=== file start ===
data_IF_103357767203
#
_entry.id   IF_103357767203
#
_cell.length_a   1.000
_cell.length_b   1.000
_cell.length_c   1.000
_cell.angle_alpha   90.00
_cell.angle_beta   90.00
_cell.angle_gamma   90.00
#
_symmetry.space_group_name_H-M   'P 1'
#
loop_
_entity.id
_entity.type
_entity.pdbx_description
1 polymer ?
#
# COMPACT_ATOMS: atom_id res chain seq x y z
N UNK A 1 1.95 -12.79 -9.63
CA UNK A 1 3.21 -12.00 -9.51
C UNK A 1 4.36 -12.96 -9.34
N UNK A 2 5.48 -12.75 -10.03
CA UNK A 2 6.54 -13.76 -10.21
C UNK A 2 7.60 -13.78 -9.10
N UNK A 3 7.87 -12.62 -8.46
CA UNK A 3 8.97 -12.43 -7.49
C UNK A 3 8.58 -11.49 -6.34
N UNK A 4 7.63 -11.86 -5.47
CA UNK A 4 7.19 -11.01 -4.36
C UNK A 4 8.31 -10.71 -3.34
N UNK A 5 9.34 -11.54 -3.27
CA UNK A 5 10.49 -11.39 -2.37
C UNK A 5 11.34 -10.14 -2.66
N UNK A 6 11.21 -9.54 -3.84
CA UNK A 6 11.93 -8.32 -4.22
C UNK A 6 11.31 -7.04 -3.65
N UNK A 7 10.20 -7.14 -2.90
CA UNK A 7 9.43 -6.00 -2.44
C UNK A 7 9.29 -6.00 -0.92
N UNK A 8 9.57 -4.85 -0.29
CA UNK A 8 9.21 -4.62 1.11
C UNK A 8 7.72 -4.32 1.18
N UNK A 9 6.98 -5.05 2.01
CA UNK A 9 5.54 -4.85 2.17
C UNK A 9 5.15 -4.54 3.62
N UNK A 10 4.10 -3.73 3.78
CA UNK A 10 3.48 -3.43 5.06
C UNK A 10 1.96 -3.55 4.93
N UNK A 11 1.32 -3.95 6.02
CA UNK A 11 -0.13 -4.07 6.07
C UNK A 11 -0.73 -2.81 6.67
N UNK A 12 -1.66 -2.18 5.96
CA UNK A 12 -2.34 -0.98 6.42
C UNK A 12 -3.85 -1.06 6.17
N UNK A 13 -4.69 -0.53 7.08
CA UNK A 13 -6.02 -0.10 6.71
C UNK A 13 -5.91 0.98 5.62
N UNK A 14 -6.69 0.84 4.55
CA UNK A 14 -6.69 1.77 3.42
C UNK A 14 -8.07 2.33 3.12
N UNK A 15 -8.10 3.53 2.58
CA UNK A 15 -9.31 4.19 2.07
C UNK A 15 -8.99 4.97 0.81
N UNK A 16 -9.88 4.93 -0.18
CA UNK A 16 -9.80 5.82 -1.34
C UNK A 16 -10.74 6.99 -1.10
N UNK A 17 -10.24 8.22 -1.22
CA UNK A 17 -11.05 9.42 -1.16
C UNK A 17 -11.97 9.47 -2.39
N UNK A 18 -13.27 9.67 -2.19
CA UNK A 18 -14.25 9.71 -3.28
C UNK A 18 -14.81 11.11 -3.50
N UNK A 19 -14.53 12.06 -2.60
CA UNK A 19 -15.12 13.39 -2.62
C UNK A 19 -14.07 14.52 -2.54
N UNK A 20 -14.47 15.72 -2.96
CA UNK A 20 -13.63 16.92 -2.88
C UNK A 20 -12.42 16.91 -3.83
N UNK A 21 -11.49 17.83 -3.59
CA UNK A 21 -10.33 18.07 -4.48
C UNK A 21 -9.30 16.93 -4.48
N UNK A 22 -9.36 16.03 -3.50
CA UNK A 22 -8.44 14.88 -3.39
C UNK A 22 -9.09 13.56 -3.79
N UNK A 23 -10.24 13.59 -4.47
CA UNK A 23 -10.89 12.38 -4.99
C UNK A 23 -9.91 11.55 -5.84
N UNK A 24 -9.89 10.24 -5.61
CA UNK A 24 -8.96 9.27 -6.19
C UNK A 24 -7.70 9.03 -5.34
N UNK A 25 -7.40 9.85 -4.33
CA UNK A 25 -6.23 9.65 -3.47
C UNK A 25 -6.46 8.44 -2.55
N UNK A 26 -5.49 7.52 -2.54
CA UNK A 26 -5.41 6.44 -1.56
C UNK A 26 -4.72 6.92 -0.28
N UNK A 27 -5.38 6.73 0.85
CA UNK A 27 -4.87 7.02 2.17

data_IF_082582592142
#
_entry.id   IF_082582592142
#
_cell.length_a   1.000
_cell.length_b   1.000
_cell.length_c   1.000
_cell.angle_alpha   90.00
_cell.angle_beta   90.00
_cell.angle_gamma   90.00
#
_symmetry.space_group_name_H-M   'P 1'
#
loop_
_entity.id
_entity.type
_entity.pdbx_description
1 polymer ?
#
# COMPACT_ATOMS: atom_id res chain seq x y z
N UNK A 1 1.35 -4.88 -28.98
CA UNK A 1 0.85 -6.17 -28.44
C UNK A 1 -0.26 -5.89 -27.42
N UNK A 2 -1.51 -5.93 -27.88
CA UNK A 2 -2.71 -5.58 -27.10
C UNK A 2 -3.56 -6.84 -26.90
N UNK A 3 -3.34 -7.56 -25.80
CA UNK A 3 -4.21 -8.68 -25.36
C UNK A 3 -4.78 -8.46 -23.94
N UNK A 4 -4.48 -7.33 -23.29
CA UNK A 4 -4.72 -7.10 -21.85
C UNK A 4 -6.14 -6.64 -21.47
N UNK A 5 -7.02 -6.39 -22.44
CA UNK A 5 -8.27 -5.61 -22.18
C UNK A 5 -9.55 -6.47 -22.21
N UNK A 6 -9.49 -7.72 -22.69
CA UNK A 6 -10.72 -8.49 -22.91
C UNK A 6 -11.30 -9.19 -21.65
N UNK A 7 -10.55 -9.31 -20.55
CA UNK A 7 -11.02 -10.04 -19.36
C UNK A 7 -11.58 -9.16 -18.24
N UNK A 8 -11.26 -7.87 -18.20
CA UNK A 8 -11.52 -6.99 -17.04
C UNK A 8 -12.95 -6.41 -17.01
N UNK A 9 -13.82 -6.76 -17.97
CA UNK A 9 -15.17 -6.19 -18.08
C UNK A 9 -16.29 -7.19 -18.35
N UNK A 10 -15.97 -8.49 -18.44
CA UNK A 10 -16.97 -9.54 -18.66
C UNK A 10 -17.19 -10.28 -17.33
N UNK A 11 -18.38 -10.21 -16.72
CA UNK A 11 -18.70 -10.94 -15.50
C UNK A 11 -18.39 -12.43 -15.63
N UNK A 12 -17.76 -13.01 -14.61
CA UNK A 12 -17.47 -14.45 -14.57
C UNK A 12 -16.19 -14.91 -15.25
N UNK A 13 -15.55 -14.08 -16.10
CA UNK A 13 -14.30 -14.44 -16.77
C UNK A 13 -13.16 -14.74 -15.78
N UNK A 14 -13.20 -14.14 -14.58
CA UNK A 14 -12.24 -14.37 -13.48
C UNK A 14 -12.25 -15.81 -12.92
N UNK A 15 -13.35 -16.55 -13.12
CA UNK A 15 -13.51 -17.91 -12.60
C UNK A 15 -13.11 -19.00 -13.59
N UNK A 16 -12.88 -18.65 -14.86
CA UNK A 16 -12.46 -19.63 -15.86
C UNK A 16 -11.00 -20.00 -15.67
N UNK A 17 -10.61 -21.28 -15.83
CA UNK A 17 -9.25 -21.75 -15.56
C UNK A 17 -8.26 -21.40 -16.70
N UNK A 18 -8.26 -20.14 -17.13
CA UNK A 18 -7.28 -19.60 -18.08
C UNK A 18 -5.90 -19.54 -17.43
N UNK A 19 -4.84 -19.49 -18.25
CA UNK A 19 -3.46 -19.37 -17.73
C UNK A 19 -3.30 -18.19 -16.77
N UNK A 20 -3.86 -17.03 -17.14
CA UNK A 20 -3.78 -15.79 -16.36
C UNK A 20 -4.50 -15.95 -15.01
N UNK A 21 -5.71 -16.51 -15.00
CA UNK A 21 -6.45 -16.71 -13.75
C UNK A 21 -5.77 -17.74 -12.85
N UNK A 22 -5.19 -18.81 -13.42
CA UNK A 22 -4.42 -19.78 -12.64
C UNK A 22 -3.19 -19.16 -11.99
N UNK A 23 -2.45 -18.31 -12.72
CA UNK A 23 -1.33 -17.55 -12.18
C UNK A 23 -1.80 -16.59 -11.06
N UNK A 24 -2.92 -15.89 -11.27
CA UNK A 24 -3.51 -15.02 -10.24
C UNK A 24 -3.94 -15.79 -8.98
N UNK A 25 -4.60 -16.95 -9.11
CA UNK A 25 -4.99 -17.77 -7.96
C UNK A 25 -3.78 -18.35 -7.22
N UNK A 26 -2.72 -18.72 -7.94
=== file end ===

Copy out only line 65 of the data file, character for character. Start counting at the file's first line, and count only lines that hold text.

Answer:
C UNK A 15 -8.99 4.97 0.81